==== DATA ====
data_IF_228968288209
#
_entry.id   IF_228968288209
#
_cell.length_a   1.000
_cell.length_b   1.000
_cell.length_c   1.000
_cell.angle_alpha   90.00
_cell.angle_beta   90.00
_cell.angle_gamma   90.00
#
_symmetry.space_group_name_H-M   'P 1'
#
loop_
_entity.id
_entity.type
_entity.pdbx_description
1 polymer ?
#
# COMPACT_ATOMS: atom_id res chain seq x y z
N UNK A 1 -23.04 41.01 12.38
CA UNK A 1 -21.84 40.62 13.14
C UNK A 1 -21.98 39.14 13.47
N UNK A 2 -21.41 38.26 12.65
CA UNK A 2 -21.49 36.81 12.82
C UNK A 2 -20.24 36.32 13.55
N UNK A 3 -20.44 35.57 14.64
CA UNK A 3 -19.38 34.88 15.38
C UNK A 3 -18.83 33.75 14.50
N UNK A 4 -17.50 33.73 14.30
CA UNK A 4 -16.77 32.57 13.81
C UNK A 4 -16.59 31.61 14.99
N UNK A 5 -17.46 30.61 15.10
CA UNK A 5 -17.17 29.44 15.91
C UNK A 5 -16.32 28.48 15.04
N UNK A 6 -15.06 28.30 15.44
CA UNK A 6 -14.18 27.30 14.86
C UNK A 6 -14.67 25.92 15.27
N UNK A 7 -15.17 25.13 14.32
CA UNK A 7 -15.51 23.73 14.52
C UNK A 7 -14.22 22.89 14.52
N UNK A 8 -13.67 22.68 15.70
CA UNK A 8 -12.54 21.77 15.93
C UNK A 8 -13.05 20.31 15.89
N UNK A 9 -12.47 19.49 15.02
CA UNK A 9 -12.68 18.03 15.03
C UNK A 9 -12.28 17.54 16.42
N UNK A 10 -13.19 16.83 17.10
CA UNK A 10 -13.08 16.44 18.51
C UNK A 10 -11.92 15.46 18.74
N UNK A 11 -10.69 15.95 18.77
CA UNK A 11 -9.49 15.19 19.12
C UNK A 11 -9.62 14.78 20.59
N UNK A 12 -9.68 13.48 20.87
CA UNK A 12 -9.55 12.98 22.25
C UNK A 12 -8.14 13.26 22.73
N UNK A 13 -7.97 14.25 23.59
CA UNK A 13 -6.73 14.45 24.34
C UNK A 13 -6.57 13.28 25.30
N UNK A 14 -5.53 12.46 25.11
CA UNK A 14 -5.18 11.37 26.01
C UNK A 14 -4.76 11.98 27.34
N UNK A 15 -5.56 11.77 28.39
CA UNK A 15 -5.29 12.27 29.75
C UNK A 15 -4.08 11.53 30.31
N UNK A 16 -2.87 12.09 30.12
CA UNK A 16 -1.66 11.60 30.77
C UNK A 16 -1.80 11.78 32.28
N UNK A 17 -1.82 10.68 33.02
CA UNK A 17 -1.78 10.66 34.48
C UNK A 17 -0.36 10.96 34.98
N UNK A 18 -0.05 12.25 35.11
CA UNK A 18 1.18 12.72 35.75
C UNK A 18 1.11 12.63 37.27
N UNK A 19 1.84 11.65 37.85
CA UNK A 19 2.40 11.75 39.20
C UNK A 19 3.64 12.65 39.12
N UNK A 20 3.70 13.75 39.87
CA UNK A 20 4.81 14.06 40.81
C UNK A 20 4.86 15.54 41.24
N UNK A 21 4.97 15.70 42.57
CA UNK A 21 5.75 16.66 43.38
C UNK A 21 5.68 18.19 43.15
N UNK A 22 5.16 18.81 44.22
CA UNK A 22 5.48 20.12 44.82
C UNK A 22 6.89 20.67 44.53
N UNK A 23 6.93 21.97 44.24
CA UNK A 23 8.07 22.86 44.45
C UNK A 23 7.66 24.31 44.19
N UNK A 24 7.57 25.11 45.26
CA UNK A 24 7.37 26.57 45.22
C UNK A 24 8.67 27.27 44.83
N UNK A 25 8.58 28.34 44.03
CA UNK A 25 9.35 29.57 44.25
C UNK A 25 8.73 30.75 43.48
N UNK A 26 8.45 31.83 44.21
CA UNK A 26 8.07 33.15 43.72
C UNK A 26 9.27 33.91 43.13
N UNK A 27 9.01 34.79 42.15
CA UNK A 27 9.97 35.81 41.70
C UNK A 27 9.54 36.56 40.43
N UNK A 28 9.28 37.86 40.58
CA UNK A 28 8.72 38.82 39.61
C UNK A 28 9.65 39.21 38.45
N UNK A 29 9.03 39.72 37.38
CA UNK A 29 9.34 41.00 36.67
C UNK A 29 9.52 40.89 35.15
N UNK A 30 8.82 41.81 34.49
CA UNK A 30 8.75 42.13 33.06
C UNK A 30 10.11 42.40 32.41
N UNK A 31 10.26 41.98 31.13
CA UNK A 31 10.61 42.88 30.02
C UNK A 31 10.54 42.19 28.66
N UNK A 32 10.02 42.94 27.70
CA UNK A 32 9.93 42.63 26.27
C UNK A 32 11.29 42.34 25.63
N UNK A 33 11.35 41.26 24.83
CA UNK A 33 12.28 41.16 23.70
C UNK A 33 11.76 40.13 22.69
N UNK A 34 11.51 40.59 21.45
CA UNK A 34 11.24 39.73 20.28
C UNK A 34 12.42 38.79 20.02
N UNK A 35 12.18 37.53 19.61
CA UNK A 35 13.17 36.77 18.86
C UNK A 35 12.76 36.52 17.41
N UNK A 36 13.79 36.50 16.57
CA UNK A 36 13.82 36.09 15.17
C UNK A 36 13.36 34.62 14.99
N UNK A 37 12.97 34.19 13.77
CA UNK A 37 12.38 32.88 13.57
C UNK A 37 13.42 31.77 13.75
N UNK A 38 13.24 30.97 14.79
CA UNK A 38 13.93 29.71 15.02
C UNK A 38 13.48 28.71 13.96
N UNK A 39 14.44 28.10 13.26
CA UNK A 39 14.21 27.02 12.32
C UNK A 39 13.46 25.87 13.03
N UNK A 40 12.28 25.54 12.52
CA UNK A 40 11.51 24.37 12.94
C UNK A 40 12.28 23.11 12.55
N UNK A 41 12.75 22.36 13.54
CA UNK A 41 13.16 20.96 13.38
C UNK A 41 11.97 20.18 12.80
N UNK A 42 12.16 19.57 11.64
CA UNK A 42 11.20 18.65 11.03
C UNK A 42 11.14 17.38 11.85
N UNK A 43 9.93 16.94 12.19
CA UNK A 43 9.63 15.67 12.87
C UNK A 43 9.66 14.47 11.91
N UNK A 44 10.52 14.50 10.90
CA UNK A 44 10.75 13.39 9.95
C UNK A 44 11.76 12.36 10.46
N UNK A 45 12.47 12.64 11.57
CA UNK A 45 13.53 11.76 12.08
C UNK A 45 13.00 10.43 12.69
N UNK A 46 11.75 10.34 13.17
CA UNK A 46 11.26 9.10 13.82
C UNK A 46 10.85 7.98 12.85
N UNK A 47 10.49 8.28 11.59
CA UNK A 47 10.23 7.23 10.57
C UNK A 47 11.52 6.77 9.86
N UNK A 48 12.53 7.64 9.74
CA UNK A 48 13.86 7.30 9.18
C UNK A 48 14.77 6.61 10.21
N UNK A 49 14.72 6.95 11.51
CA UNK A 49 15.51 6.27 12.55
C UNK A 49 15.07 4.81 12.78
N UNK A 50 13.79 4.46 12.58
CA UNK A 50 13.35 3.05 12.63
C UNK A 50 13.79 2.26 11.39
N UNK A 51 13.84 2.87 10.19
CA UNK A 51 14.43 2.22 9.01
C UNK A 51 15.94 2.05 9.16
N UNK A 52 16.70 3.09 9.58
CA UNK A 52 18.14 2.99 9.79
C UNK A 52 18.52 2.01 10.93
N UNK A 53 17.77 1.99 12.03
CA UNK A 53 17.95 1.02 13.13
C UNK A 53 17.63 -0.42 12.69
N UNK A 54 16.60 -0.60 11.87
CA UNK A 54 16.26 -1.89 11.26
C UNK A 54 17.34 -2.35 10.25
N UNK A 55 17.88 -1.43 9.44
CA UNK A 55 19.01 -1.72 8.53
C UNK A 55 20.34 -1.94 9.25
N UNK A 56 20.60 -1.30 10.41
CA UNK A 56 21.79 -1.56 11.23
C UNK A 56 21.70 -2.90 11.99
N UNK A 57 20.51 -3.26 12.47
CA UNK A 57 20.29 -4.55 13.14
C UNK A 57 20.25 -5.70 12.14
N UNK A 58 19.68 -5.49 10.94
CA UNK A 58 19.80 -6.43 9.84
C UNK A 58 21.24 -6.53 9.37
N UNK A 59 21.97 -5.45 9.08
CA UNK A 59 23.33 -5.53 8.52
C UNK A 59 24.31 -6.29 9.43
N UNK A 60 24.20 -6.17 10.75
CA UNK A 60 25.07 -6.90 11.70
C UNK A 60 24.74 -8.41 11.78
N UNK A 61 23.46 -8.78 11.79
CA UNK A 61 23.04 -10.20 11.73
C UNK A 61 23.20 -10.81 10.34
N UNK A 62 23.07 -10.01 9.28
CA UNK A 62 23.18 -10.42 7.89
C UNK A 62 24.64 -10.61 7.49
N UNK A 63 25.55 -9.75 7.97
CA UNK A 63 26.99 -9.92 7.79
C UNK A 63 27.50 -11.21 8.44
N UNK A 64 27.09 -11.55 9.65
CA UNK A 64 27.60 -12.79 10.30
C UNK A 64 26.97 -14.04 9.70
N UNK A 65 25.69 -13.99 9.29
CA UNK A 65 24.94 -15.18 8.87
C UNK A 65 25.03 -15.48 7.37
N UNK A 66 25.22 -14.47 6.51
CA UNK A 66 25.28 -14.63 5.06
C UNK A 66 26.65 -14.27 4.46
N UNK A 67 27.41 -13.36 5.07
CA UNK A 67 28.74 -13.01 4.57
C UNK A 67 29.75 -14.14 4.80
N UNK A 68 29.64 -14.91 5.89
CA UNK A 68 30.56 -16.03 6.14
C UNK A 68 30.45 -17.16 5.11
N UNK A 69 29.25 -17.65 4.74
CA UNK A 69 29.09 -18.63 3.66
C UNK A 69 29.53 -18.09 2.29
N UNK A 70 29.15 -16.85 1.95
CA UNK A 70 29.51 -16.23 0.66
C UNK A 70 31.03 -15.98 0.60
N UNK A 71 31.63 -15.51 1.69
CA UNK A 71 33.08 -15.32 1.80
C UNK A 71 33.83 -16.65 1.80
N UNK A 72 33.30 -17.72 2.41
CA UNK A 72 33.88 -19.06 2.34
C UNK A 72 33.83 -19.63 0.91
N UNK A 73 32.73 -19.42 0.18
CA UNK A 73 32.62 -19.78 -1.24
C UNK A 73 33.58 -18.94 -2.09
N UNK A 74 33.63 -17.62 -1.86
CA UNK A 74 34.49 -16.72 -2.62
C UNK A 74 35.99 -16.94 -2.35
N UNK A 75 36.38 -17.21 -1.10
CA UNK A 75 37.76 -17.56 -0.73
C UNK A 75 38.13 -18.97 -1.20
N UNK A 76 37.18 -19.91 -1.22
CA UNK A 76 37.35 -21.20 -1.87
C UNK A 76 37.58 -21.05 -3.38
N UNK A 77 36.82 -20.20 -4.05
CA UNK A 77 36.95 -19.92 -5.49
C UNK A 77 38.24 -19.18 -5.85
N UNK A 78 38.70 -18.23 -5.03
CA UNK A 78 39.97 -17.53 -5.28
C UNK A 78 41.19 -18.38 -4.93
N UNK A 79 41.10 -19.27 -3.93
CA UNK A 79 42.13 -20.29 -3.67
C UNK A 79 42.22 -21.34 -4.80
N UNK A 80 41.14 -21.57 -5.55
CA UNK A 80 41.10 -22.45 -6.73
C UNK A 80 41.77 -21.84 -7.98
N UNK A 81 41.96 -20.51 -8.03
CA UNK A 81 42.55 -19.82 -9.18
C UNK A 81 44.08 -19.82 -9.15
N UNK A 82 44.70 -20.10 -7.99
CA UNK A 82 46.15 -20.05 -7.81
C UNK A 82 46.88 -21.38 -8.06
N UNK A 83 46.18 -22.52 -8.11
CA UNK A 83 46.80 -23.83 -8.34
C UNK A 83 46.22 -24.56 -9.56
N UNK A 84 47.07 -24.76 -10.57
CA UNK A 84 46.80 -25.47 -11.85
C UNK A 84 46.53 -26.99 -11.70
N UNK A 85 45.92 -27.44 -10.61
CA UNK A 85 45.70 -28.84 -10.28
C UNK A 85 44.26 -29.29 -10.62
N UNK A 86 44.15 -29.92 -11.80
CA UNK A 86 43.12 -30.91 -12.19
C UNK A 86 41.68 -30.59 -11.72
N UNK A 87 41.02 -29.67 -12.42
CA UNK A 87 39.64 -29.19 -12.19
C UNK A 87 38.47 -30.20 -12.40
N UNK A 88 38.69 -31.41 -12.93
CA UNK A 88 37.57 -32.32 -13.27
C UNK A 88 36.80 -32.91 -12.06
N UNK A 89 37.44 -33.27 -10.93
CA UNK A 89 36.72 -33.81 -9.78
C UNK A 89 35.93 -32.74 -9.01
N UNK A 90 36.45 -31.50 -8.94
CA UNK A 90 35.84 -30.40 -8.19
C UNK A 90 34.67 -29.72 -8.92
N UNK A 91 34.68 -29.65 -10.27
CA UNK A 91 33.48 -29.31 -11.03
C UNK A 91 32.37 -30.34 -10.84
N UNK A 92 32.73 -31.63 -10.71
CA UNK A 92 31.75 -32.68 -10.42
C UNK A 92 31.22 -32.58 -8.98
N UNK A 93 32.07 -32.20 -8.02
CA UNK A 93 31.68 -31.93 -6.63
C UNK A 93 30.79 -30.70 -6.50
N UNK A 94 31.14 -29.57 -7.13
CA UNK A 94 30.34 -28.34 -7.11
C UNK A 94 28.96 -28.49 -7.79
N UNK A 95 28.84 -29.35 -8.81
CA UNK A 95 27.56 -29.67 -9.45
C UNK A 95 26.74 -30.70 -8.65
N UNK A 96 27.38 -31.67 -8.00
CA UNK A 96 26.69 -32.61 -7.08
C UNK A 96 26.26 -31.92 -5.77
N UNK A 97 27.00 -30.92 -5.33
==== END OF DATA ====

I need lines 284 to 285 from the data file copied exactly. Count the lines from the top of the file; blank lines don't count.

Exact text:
C UNK A 88 36.80 -32.91 -12.06
N UNK A 89 37.44 -33.27 -10.93